I’m tempted to leave it at the title, and point you in the direction of Yury’s video for this stage, but I guess I should describe the days we spent off road along the Algerian border in a little more detail, since this was the highlight of my plan for Morocco!
But in case you missed it…here’s the video again!
Our entry into the Sahara-proper required a quick transfer on blacktop down to Merzouga. On the way we stopped off in a town to pick up some bread, and also found tasty fried aubergines and potato cakes – and since I’d had a breakfast of coffee in my Troopy-hotel-car-park-camp, rather than the hotel, this was most appreciated! Lunch did not go smoothly, and underlined the need for all of us to communicate more clearly, especially given the cramped living conditions…and after this we pretty much confined meals to breakfast and dinner, plus whatever snacks were available during the day, rather than trying to cook at lunchtime as well. This was however mostly the result of the rough terrain and slow miles we were about to encounter for the next couple of days…beautiful, ever-changing, but rough! We would have been eating lots of sand and dust if we tried cooking lunch…
Approaching Merzouga we passed alongside the dunes of Erg Chebbi – one of Morocco’s desert tourist highlights, complete with 4×4 and camel trips for day trippers and overnighters. It is apparently a tempting spot to go straight off into the sand for arriving overlanders, which can end in unfortunate bogged or rolled consequences. We settled for rolling into town and having tea at a cafe amongst a collection of tourist 4x4s and overlanders from France and Germany.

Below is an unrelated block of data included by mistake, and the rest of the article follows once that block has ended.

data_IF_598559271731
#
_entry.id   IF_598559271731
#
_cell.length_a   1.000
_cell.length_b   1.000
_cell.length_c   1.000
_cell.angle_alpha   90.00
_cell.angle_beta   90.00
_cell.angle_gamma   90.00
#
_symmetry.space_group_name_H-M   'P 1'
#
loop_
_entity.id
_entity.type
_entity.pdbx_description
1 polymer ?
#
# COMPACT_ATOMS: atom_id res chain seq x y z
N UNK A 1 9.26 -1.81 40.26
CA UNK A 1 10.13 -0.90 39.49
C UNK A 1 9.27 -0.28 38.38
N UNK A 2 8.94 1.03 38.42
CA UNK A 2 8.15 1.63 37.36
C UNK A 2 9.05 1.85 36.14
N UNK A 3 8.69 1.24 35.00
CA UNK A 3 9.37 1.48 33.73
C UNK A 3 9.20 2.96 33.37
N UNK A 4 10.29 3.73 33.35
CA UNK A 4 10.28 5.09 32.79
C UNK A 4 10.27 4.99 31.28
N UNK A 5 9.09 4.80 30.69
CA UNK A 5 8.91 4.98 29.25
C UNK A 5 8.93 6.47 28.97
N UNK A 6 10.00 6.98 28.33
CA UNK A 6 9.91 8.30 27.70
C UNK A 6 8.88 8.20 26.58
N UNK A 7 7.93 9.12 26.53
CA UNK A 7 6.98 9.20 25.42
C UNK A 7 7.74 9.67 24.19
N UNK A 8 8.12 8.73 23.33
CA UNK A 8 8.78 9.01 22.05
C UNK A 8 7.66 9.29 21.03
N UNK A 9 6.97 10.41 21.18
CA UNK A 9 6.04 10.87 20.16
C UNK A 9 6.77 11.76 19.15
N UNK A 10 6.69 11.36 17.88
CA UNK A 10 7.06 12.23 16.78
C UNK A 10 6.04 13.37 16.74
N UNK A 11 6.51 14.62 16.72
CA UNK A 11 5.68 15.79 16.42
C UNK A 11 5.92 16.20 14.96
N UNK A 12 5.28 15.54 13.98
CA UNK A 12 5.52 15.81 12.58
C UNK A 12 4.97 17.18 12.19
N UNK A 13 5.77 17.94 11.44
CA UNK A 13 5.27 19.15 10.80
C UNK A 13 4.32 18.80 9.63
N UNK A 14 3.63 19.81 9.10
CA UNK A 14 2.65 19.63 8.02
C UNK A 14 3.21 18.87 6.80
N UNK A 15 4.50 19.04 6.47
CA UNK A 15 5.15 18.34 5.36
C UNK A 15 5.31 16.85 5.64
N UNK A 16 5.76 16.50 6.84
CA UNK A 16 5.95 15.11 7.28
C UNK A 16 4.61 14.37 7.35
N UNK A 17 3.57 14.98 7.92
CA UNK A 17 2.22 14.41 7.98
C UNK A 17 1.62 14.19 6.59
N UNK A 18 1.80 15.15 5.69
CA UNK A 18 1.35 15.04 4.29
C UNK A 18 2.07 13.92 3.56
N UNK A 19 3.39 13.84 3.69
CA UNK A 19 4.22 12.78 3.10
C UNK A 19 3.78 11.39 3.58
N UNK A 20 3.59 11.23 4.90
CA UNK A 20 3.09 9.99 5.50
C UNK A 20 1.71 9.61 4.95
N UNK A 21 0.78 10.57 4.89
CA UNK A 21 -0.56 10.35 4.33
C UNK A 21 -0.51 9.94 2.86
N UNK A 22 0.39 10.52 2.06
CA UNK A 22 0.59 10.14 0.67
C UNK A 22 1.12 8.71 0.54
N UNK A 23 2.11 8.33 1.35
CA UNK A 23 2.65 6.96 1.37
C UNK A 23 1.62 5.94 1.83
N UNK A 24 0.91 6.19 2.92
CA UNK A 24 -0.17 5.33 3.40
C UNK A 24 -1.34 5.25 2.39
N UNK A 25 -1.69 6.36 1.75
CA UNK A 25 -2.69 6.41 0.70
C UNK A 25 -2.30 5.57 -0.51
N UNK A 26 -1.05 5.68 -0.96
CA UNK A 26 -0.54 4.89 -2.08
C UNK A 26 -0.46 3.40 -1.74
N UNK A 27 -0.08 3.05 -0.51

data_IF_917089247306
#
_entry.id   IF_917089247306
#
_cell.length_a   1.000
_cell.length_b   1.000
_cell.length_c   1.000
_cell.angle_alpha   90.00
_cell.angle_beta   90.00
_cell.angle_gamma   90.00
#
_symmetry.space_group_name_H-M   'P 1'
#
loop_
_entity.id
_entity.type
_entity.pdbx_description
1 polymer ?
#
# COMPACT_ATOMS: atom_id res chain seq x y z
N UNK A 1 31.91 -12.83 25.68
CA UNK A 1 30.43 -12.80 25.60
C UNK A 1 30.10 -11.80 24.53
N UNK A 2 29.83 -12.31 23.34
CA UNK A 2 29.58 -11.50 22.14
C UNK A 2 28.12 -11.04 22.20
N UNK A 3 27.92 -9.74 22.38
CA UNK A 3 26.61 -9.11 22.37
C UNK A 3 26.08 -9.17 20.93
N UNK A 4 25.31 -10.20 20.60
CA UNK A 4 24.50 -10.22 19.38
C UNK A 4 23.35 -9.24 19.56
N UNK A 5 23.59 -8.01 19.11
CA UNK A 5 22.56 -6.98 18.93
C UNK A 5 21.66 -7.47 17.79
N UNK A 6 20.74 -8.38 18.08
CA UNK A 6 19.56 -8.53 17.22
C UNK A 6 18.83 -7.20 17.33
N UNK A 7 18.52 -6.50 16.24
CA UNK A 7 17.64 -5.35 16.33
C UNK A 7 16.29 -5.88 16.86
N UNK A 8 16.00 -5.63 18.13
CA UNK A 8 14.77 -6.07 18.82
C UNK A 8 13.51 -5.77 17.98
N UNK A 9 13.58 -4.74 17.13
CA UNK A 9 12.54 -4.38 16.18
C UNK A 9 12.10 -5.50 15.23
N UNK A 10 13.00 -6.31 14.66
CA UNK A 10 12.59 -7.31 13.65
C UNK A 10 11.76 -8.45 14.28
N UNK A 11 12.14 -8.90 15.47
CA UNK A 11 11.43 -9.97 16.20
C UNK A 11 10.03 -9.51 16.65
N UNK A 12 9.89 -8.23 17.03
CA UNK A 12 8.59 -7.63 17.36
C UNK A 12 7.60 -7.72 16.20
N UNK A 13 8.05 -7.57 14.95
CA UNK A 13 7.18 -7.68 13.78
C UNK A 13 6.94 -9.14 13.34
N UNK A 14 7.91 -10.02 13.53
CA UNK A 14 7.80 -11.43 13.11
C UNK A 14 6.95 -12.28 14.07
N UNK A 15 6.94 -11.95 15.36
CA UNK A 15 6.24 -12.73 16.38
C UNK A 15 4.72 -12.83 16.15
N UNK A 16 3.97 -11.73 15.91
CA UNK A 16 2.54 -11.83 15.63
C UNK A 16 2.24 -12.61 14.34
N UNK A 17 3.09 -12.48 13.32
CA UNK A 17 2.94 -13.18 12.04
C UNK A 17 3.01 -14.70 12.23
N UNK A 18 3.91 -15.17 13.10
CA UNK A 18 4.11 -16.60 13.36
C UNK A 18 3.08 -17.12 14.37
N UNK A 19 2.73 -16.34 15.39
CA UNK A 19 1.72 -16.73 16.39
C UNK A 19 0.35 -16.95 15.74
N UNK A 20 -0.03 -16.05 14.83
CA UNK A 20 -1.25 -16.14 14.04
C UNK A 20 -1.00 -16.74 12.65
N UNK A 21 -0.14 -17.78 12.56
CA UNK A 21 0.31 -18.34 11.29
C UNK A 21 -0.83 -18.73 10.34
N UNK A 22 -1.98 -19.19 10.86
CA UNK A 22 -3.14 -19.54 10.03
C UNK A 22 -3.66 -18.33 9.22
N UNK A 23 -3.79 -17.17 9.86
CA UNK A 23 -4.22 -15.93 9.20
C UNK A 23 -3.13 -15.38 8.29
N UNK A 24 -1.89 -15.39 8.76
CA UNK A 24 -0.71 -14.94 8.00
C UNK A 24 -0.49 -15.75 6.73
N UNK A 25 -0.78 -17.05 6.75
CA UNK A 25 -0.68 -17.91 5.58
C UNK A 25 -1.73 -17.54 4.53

Then we headed off onto the desert pistes – navigating by waypoints and whatever tracks were available. It was a bumpy and stony introduction, which later descended into a river bed of ultrafine feche-feche. But it was fun! I guess I should explain feche-feche…the product of the occasional rain in these parts, it is basically the mud which gathers in the riverbeds, and is then baked in the sun for months, and churned into the finest powder by the passage of vehicles. It has no solidity, and when you drive into it it flows up over the car in a dry wave, then forms a clinging cloud. Get too deep in it, and you’ll need dragging out. Sand is a wonderful driving surface in comparison to this. For the first evening, it was dirty and annoying, but not threatening to our progress – and we overhauled a couple of French Landrovers our route had converged with to get into clean air before stopping for tea, and then the night at Auberge Porte du Sahara.
This was a lovely spot, with dunes behind and a view across the wide valley towards the mountains of Algeria (not IN Algeria as suggested by the DeLorme map!).